The Hollow Girl
Now they must repay her with their blood and flesh.
Bethan is the apprentice to a green healer named Drina in a clan of Welsh Romanies. Her life is happy and ordered and modest, as required by Roma custom, except for one thing: Silas, the son of the chieftain, has been secretly harassing her.
One night, Silas and his friends brutally assault Bethan and a half-Roma friend, Martyn. As empty and hopeless as she feels from the attack, she asks Drina to bring Martyn back from death’s door. “There is always a price for this kind of magic,” Drina warns. The way to save him is gruesome. Bethan must collect grisly pieces to fuel the spell: an ear, some hair, an eye, a nose, and fingers.
She gives the boys who assaulted her a chance to come forward and apologize. And when they don’t, she knows exactly where to collect her ingredients to save Martyn.
Powerful story of family, trauma, and magic
Content Warning: As the author mentions in the forward, there is sexual assault in this book.
Disclaimer: I do not identify as Romani, so I cannot speak on the representation of the Romani culture. The author is Romani #ownvoices and has a wonderful note on the making and inspiration of THE HOLLOW GIRL.
In a clan of Welsh Romanies, Bethan loves being the apprentice to Drina, her Gran, though she wouldn’t mind if they could move on from the herbcraft and go to spells. The two make a small, happy family, but there is one upset in Bethan’s life: the continual harassment from Silas, son of the chieftain. One dark night, Bethan and her friend, Martyn, are viscously assaulted by Silas and his group. With Martyn left on the edge of death, Bethan and her Gran prepare for a spell that will bring him back…for a price.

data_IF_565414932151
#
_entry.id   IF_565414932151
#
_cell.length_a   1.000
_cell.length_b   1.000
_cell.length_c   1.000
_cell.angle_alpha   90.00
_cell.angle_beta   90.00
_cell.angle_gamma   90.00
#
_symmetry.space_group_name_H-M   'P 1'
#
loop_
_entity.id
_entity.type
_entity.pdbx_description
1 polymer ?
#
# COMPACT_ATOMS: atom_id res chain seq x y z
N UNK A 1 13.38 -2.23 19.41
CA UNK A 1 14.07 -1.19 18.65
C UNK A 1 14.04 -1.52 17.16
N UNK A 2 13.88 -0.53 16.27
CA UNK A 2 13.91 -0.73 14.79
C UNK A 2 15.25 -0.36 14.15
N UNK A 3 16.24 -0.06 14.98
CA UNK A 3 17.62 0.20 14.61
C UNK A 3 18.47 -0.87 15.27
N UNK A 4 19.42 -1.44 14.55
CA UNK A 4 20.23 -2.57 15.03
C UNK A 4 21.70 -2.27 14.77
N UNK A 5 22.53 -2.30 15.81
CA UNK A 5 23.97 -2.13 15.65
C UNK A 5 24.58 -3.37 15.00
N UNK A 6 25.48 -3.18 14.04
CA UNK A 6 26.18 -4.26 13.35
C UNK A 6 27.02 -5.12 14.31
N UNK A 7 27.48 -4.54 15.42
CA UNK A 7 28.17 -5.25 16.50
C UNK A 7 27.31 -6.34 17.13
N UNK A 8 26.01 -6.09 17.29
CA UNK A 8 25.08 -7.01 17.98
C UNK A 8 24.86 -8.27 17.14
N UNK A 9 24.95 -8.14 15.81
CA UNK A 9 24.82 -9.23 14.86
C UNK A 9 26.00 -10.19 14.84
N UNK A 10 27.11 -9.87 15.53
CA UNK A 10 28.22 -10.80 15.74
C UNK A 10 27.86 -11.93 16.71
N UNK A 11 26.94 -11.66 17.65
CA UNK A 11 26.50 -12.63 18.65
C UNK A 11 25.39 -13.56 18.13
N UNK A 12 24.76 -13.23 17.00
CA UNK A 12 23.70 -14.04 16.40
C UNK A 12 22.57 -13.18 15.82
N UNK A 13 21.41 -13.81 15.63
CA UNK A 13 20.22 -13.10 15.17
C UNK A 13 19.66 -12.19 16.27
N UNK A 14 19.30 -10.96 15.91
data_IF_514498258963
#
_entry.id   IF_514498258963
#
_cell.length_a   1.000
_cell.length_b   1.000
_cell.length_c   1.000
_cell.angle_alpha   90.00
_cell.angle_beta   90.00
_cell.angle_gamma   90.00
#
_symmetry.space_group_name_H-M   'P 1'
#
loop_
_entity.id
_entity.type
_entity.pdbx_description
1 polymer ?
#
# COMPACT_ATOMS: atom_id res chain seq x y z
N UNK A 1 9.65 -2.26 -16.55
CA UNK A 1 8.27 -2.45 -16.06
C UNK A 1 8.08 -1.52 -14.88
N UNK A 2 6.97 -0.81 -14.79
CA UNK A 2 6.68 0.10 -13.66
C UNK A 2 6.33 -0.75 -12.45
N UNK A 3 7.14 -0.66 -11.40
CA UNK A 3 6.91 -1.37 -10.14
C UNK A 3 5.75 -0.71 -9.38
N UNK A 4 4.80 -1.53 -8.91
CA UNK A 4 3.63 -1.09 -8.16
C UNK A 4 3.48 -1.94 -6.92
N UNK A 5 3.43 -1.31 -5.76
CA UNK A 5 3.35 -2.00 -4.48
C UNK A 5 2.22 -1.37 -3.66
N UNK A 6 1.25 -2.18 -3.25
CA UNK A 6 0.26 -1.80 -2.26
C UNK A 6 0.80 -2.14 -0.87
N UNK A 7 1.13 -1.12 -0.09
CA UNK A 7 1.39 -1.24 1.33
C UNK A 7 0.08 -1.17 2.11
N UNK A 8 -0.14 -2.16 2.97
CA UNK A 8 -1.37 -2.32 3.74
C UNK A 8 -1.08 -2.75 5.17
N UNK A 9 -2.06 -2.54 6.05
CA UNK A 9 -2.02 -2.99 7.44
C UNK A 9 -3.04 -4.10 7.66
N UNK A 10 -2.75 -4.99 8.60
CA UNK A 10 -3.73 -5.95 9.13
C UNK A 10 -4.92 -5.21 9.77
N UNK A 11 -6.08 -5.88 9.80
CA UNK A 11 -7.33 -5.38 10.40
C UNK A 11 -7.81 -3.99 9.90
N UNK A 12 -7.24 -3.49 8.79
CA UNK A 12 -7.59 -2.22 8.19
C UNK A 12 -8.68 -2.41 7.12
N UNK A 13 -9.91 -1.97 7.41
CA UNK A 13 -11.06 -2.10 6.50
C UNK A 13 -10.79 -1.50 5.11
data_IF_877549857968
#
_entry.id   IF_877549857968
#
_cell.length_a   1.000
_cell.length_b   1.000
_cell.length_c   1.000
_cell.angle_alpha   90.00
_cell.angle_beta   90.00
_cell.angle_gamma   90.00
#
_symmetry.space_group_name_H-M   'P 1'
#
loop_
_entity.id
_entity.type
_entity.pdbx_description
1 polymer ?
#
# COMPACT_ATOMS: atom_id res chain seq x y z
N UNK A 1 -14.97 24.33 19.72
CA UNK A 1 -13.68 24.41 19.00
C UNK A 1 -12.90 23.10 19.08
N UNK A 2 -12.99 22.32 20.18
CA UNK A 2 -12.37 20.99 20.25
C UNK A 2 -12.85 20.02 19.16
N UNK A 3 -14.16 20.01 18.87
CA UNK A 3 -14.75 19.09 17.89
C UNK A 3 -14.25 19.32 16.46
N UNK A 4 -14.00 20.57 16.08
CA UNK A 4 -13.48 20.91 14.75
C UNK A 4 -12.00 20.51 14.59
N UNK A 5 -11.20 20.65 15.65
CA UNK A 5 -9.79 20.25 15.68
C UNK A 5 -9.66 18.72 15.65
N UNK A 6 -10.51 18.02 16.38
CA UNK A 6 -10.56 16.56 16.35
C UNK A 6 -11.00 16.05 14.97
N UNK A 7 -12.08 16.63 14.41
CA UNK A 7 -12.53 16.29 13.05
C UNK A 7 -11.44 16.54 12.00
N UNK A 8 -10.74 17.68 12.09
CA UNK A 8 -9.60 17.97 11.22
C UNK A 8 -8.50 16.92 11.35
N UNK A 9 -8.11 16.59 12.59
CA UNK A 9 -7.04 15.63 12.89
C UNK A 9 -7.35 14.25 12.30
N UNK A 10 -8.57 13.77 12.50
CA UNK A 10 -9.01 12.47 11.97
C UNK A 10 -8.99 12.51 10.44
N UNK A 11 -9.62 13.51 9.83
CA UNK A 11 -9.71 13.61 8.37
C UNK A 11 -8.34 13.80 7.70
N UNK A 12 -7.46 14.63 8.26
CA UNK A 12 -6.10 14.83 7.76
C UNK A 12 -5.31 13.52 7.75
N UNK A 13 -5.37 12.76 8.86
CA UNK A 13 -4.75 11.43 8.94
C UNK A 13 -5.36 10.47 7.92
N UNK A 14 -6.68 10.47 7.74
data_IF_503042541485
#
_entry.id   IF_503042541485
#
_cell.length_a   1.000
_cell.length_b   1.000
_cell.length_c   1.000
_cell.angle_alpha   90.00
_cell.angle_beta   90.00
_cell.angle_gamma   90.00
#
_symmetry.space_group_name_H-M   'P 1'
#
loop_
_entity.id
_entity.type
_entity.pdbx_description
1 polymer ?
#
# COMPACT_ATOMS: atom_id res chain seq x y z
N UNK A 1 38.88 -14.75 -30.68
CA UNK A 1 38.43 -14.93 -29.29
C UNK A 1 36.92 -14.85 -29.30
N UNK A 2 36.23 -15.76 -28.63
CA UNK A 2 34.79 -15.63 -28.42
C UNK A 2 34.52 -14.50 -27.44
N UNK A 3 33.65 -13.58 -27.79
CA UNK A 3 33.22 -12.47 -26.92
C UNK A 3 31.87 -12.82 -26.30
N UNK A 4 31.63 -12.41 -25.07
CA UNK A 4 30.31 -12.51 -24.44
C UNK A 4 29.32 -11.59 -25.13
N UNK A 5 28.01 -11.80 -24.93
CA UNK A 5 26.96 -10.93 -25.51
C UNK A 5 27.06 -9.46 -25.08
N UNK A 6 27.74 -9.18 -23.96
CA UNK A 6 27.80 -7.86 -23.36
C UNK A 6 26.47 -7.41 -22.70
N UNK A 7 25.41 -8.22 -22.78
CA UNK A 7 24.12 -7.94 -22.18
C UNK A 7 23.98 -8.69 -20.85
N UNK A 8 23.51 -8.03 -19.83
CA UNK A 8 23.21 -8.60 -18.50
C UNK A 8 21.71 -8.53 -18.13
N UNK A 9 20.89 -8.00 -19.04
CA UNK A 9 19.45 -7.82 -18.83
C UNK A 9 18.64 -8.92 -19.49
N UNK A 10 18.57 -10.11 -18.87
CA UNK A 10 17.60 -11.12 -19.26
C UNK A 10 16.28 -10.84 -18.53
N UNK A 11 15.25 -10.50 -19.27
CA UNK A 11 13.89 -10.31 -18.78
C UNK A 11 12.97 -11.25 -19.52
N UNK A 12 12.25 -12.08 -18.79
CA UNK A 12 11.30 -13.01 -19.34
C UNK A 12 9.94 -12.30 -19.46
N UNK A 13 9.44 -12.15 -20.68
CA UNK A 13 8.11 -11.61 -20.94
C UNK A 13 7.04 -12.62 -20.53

Hillary Monahan’s THE HOLLOW GIRL is a powerhouse of emotion, darkness, family, and magic. Each line rings with a strong voice that first gently draws you in, then fiercely grabs your attention and doesn’t let go, commanding it long after the last page is (bittersweetly) turned. Bethan is an incredibly nuanced protagonist whose journey wrecks emotions in more ways than one. Here is the kind of story where you find yourself laughing and crying alongside the characters and begging, begging, begging they find as much peace and happiness as possible because they feel as dear as family within a handful of chapters.
The central themes of THE HOLLOW GIRL are crucial and moving. Bethan and Drina prove the size of a family is no equivalent to the amount of love in a family. The effects of trauma are different for everyone, and Bethan’s journey presents a much needed discussion about rape culture.
THE HOLLOW GIRL is a force that leaves words hard to find. Important on so many levels, brimming with stunning narration, and full of heart, this is not a novel to miss.